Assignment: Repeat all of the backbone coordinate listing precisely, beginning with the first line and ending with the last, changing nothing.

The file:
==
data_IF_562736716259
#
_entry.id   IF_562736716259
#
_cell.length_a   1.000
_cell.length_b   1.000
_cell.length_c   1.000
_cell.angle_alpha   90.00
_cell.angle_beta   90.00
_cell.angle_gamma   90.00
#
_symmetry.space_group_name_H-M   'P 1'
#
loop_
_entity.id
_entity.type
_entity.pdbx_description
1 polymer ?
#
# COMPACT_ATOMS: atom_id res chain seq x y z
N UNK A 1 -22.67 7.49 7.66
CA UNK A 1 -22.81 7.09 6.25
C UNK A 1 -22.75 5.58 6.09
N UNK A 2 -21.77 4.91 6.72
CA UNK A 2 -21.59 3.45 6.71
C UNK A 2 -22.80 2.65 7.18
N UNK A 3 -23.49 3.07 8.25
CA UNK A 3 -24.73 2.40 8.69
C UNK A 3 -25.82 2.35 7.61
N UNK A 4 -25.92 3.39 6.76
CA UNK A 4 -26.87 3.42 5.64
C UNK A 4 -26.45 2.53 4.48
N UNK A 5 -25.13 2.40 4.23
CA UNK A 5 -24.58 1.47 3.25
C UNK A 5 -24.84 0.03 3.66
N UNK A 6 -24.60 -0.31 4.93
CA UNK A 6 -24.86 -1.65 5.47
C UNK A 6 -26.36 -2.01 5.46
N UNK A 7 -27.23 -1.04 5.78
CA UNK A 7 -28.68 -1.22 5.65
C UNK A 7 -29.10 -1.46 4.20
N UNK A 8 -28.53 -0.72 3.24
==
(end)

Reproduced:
data_IF_562736716259
#
_entry.id   IF_562736716259
#
_cell.length_a   1.000
_cell.length_b   1.000
_cell.length_c   1.000
_cell.angle_alpha   90.00
_cell.angle_beta   90.00
_cell.angle_gamma   90.00
#
_symmetry.space_group_name_H-M   'P 1'
#
loop_
_entity.id
_entity.type
_entity.pdbx_description
1 polymer ?
#
# COMPACT_ATOMS: atom_id res chain seq x y z
N UNK A 1 -22.67 7.49 7.66
CA UNK A 1 -22.81 7.09 6.25
C UNK A 1 -22.75 5.58 6.09
N UNK A 2 -21.77 4.91 6.72
CA UNK A 2 -21.59 3.45 6.71
C UNK A 2 -22.80 2.65 7.18
N UNK A 3 -23.49 3.07 8.25
CA UNK A 3 -24.73 2.40 8.69
C UNK A 3 -25.82 2.35 7.61
N UNK A 4 -25.92 3.39 6.76
CA UNK A 4 -26.87 3.42 5.64
C UNK A 4 -26.45 2.53 4.48
N UNK A 5 -25.13 2.40 4.23
CA UNK A 5 -24.58 1.47 3.25
C UNK A 5 -24.84 0.03 3.66
N UNK A 6 -24.60 -0.31 4.93
CA UNK A 6 -24.86 -1.65 5.47
C UNK A 6 -26.36 -2.01 5.46
N UNK A 7 -27.23 -1.04 5.78
CA UNK A 7 -28.68 -1.22 5.65
C UNK A 7 -29.10 -1.46 4.20
N UNK A 8 -28.53 -0.72 3.24